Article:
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Hey, I'm an old guy too and, at least as far as my boss knows, haven't even had a nap today so I'll need a lot of guidance. I thought that one of the several conversations going on here did involve whether or not the "STATE R..." marker was on a PP-OO section. Then I thought that KtSotR said he was certain that the PP-OO closely paralleled the rail road and, therefore, was never near the marker. I thought the logic made sense but doubted his believe that RR and PP-OO were parallel in that area. But, before I could ask what evidence he had of their coziness, the wife and the mailman both entered and any hope I had of understanding the exchange was lost.

 

So, I'm going to act like I didn't "hear" the last three messages (Old guys do that a lot.) and go ahead and ask what convinced KtSotR that rails and road passed through there side by side?

 

Denny,

 

The 1926 PPOO guide is absolutely clear as to location along the west side of the tracks and the tracks sure look obvious on Live Search. Even what appears to be an abandoned road shows clearly on the west side of the old rail (interurban?) right of way. Given that road builders followed the tracks when they could, and didn't veer off into the hinderlands unless forced to (and the 1926 map hows no veers), I'm 85% sure without further research that the PPOO went along the tracks on the west side. That means it didn't go where the post is. But if the question is "Where did old IL 10 go, I pass for now)

 

I admit I was in a rush, but if the question is as I posed it (Was the post on the PPOO?), then I'm still betting on my first response. I think it even matches down to a little kink shown on the 1926 guide. But again, I was in a rush.

 

Keep the Show on the Road!

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We all know that old maps are often imprecise and that even modern maps can be inaccurate. So, when an amateur puts the two together, inaccuracy and imprecision abound. In the attached smashup, I didn't get the scale conversion quite right but I can get Monticello and Seymour to line up pretty close using the 1926 PP-OO guide and a DeLorme SA2008 screen shot. I think that east-west PP-OO run near today's exit 169 makes a pretty good case for either the road with the marker or the two lane next to it being part of the PP-OO.

 

Some of the IL-10 to IL-47 morphing is explained here

http://www.n9jig.com/41-60.html but there seems to be multiple routes for the short east-west chunk of IL-47 with no firm indication as to which one was IL-10. I vote for the cement road with the marker.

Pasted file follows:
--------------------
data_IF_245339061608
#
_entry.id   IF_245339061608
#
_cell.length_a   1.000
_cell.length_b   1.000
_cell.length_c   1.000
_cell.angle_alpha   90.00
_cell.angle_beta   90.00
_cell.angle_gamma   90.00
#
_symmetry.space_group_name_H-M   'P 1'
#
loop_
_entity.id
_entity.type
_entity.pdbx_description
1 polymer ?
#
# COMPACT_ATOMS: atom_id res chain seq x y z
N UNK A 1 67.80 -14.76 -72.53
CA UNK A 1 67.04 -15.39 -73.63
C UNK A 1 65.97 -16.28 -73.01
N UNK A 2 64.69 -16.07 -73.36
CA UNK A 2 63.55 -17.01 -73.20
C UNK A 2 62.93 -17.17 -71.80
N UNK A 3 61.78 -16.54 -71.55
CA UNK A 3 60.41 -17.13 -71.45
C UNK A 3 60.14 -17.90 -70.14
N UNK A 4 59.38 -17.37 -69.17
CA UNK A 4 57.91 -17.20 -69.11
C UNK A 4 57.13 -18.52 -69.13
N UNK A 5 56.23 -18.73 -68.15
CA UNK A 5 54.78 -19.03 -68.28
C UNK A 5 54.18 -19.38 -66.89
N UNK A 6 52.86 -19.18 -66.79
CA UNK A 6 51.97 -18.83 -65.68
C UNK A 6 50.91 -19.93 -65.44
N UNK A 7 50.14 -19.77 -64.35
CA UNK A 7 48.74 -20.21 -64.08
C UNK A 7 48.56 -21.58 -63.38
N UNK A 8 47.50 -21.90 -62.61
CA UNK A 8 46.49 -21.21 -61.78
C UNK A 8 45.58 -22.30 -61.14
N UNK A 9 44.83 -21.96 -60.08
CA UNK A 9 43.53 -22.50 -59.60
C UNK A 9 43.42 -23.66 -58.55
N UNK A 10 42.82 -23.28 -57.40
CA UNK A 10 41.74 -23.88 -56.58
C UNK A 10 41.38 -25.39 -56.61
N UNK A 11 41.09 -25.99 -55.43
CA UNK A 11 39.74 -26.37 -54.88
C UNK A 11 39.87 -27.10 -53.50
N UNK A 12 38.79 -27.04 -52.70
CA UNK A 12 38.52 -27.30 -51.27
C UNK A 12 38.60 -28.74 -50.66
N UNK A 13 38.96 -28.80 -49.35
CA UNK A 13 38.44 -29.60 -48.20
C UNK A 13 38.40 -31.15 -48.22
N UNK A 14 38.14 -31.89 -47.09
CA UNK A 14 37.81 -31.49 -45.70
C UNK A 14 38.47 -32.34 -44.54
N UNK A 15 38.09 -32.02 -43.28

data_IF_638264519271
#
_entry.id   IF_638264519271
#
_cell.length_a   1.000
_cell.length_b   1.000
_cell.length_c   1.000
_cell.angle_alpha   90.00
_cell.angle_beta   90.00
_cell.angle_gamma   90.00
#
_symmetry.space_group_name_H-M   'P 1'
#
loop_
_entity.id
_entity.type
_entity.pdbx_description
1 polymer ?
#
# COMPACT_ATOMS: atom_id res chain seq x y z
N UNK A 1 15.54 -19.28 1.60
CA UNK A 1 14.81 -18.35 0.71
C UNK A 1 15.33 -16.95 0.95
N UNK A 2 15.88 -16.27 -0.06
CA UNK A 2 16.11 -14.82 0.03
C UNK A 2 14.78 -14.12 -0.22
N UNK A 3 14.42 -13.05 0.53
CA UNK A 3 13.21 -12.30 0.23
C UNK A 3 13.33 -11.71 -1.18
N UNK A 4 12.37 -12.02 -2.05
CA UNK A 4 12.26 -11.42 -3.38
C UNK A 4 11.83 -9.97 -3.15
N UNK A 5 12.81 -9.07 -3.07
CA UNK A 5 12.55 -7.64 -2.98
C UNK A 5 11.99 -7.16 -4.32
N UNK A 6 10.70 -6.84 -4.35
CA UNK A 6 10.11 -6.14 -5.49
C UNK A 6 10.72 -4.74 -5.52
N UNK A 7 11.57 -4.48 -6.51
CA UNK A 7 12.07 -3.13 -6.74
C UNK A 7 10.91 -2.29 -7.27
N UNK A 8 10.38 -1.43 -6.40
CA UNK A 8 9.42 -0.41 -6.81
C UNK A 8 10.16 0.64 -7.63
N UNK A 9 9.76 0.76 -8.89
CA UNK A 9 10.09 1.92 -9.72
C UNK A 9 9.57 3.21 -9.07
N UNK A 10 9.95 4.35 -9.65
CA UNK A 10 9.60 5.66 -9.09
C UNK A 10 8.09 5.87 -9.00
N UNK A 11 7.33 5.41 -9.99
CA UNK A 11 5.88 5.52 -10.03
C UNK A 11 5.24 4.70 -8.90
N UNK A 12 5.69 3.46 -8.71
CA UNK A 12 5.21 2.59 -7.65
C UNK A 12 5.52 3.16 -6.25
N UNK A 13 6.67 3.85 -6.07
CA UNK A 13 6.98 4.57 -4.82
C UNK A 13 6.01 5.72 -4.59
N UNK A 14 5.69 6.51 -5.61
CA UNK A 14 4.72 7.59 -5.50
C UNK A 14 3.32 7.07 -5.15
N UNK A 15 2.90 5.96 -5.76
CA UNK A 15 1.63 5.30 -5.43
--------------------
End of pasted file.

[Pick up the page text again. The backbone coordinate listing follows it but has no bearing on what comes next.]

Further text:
ppoowhiteheath.jpg

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My 1916 ABB just arrived today... says that the route from Decatur to Springfield follows the PP-OO. Good grief, when am I going to find the time to trace the route on WLL?!!? :)

 

The postman ringing the bell to deliver aforementioned ABB caused *my* nap to be interrupted. I tried to go back to sleep, but it just wasn't happening when there were routes to explore.

 

Haven't had a moment to check your links yet, Keep, but I'll get to it.

 

 

This must be the month for ABB's - I just bought a 1923 Blue Book, Volume 1 (Northeast), off ebay for the princely sum of $12. Looks real nice on the shelf beside the 1923 Volume 2 (Southeast), that I got from ebay. So now I have the east coast covered, at least for 1923.

Volume 2, unfortunately, didn't have, the map with it, a common problem with these books, but Vol. 1 does. I have found, however, that the maps, while great to have, and full of info, are not all that essential to finding routes from hither to yon. You can find the route pretty much using the index.

I was looking at the route (old U S 61, not numbered in 1923) between Clarksdale and Memphis - in Tunica the book says "4-cor. beyond sta. Right cross RR and left beyond." That fits old 61 thru Tunica to a "T" even today. Hmmmmmmmmm - another road trip (or maybe re-trip) coming up between Memphis and Clarksdale.

NOTE: Hey, Denny - get your butt down here and we'll do a run from Clarksdale to Memphis over old 61 and see how the book fits the road today.

 

Hudsonly,

Alex Burr

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Hey, Denny - get your butt down here and we'll do a run from Clarksdale to Memphis over old 61 and see how the book fits the road today.
I've just started thinking about a Christmas trip and, although I'm looking first for somewhere new, a return to Natchez via Memphis isn't out of the question. I think we were both driving toward Memphis at the same time last year but I didn't stop as long as you.

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We all know that old maps are often imprecise and that even modern maps can be inaccurate. So, when an amateur puts the two together, inaccuracy and imprecision abound. In the attached smashup, I didn't get the scale conversion quite right but I can get Monticello and Seymour to line up pretty close using the 1926 PP-OO guide and a DeLorme SA2008 screen shot. I think that east-west PP-OO run near today's exit 169 makes a pretty good case for either the road with the marker or the two lane next to it being part of the PP-OO.

 

Some of the IL-10 to IL-47 morphing is explained here

http://www.n9jig.com/41-60.html but there seems to be multiple routes for the short east-west chunk of IL-47 with no firm indication as to which one was IL-10. I vote for the cement road with the marker.

 

Well so far nobody's convinced me that the marker is not IL-10 and that IL-10 is not the PPOO. There is definitely a symbol on the marker between the R and the O on the post and it looks like a poorly inscribed "1" - so I doubt it says ROW.